A Sad Day
I had a chance to view right-wing Dutch politician Geert Wilders’ 15 minute film, Fitna, before it was removed from the LiveLeak website. The site administrator notes:
Following threats to our staff of a very serious nature, and some ill informed reports from certain corners of the British media that could directly lead to the harm of some of our staff, Liveleak.com has been left with no other choice but to remove Fitna from our servers. This is a sad day for freedom of speech on the net but we have to place the safety and well being of our staff above all else.
The film contains deeply disturbing images and represents ideological trends in the Netherlands and by extrapolation, throughout all of Europe that are a cause for concern. There is no doubt that Moslems will find the juxtaposition of Koranic verses with film clips and newspaper accounts of terrorist attacks to be disturbing. However, there is no direct or insulting commentary that links Islam to violence and certainly no offensive anti-Islamic statements in the film. And yet, we begin to see the first signs of “outrage” that followed the publication of the Mohammed cartoons.
Mark Steyn comments:
… a film such as Fitna might not even be necessary were the western news organizations not so absurdly deferential toward Muslim sensibilities that they go out of their way to avoid showing us anything that might cause us to link violence with Islam. Even that footage of those depraved [Palestinian] West Bankers jumping up and down in the street and passing out candy to celebrate 9/11 appears to have been walled up in the most impenetrable vault of the archives these last six years. Both CNN and the BBC could only bring themselves to show the Danish cartoons by pixelating Mohammed's face - the first time this technique has ever been applied to a drawing, as if the Prophet had entered the witness protection program. At one level, they make Wilders' point for him, but, at another, they make it less likely anyone else will step forward to try to make the point next time.
It does appear that the Western media thinks that their interpretation of political correctness (an interpretation that in recent years has been biased in favor of certain religions and against others) is far more important than freedom of the press or freedom of expression. Their hypocrisy on this matter and the contortions they go through to justify it would be comic if it weren’t so dangerous.
But something else is going on here, and Wretchard of the Belmont Club has isolated it:
In an earlier post I predicted that European leaders, "Human Rights" committees and all the assorted enforcers of politically correct speech would eventually be trapped in a whack-a-mole mode. They'll be busy fighting a cultural counter-insurgency.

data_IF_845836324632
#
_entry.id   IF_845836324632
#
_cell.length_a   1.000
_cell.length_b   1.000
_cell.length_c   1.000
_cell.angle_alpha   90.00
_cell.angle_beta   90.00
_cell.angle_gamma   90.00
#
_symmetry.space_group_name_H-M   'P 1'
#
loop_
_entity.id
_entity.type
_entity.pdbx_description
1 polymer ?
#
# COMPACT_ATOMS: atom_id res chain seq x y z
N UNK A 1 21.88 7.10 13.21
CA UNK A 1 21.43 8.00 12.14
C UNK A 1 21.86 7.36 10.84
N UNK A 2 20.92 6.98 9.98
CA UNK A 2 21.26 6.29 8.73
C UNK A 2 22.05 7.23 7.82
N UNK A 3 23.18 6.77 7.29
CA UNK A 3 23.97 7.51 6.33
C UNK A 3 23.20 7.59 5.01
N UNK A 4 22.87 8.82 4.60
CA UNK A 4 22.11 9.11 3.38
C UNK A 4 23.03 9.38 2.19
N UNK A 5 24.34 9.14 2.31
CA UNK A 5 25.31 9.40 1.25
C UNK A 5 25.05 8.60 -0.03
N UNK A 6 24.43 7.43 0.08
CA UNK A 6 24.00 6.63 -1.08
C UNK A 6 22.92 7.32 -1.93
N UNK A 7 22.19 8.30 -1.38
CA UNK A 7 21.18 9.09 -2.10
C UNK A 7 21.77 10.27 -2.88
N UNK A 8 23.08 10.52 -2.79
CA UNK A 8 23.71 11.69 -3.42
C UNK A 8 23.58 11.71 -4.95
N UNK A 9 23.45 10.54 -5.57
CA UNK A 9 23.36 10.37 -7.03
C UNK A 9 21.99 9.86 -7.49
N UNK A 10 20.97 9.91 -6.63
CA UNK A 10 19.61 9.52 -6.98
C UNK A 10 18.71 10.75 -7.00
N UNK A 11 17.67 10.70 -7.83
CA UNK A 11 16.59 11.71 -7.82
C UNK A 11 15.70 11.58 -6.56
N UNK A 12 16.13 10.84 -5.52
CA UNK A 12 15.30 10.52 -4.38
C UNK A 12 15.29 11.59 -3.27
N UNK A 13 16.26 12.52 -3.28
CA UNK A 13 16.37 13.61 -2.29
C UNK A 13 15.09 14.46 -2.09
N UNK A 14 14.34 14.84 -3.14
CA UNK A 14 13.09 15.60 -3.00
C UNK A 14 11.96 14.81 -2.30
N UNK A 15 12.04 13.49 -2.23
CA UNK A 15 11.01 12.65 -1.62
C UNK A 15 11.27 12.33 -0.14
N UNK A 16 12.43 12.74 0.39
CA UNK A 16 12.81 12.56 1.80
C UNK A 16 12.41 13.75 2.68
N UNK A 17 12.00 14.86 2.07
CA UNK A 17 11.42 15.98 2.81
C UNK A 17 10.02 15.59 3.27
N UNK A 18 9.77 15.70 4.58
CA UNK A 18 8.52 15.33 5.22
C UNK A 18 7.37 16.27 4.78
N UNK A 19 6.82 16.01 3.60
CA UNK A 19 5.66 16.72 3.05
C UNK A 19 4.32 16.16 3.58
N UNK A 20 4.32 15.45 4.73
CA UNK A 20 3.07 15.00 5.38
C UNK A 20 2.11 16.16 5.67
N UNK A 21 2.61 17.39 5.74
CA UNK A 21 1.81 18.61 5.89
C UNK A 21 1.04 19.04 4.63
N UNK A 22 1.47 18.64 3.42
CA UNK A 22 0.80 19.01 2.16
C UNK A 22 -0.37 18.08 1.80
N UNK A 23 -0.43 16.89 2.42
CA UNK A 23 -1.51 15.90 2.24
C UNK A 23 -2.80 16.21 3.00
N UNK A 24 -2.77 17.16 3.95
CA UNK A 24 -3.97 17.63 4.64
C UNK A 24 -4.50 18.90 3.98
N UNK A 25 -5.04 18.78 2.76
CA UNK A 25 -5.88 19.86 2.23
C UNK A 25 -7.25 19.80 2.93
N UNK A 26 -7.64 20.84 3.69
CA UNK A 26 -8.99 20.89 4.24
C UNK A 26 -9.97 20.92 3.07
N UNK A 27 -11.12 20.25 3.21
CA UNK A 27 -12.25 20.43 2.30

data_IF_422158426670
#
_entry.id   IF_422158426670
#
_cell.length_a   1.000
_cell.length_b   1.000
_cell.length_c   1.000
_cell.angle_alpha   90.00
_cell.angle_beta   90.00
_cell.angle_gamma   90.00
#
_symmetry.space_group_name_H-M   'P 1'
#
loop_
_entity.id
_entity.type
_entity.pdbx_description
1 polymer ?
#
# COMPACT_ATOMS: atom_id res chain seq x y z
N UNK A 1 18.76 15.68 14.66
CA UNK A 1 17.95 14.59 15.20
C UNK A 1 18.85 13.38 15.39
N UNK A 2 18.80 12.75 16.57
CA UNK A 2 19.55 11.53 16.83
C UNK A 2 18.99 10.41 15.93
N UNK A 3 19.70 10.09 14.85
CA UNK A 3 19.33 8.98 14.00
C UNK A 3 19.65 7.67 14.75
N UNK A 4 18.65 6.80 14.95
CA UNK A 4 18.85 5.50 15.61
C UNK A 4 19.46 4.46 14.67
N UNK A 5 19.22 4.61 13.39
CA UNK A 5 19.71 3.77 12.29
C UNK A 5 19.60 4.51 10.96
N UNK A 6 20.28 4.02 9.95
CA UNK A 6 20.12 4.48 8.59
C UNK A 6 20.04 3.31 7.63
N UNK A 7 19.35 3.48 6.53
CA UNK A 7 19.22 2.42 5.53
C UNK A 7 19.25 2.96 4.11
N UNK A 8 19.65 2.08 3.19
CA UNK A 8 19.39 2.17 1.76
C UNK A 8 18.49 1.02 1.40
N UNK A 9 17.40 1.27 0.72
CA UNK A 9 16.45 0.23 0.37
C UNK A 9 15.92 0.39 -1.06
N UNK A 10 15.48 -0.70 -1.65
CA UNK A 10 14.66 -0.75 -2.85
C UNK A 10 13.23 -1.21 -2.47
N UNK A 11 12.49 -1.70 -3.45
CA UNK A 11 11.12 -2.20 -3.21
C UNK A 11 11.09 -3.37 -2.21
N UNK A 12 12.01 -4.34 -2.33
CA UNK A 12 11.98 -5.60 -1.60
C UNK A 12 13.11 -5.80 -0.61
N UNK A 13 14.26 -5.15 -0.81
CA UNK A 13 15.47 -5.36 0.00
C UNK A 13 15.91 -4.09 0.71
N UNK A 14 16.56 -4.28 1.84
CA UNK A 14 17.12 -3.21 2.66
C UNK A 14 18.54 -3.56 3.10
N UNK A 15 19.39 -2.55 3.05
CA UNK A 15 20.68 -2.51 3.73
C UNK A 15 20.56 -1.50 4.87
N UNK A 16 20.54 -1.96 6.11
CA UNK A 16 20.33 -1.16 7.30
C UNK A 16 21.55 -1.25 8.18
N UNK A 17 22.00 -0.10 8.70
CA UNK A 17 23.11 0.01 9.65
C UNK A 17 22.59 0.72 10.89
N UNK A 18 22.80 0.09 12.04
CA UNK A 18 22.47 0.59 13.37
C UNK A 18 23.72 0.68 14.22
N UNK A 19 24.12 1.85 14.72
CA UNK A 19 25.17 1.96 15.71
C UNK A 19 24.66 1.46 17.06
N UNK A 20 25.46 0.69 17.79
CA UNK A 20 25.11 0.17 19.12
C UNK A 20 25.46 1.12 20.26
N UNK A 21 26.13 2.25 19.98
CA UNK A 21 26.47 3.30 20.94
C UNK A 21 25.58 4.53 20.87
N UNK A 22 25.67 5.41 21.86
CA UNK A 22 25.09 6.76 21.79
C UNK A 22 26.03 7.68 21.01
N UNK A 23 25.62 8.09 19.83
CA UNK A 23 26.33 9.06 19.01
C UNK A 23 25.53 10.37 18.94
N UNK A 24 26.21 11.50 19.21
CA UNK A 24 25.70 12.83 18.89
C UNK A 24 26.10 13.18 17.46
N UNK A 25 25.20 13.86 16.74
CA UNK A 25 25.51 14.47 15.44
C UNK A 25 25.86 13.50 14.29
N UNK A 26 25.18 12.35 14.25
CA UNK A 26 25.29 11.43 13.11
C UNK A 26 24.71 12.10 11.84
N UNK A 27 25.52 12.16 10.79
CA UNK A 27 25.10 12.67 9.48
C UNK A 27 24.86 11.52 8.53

If regular media outlets refuse to present materials that are mildly critical of Islam, then individuals will do so. And with the viral aspects of the Web—Fitna was viewed by more that 3 million people in just a few days—individuals may succeed is broad distribution of "anti-Islamic" content.
But at the same time, CNN, the NYT, and almost every other MSM outlet refuse to present “disturbing video” (e.g., the severing of Daniel Pearl’s head by Islamofascist terrorists in Pakistan) because, what? It might get Americans angry?
Despite protestation and outright lies by pro-terrorist mouthpieces like CAIR, acts of anti-Islamic violence in the USA have been remarkably low and do not seem to be increasing at any significant level. To our credit, Americans are remarkably restrained and respectful toward Islam.
The MSM would argue that it's all because of their suppression of facts. Maybe. But does that justify suppression of factual evidence that depicts the barbarity of enemy we face? Could another reason be that it might cause people to reconsider the canard that paints the GWoT as the “politics of fear?”
Wretchard thinks that MSM and governmental political correctness may not be able to control this information as we move forward.
The emergence of a parallel information system in the Soviet Union was a direct result of the failure by normal channels to carry information under the threat of punishment the KGB. Today's KGB of course, is Islam and the Left. But censorship is ultimately counterproductive. There is nothing particularly excellent about Wilder's film. It won't win any prizes for either hatred or dramatics. Why should such a thing become famous? The answer of course is because ordinary, even mediocre speech has been censored openly in the Western world. It's not the ordinary speech which is singular but the censorship. If Fitna had not been given such play it would have screened in a half dozen art-houses and been forgotten. As matters stand it will enter the history books.
If the threat of violence (or worse) broadens the suppression of relatively innocuous cartoons and films, the underground network of distribution will flourish, and as a consequence, the correctness police will lose control. Is that a good thing or a bad thing?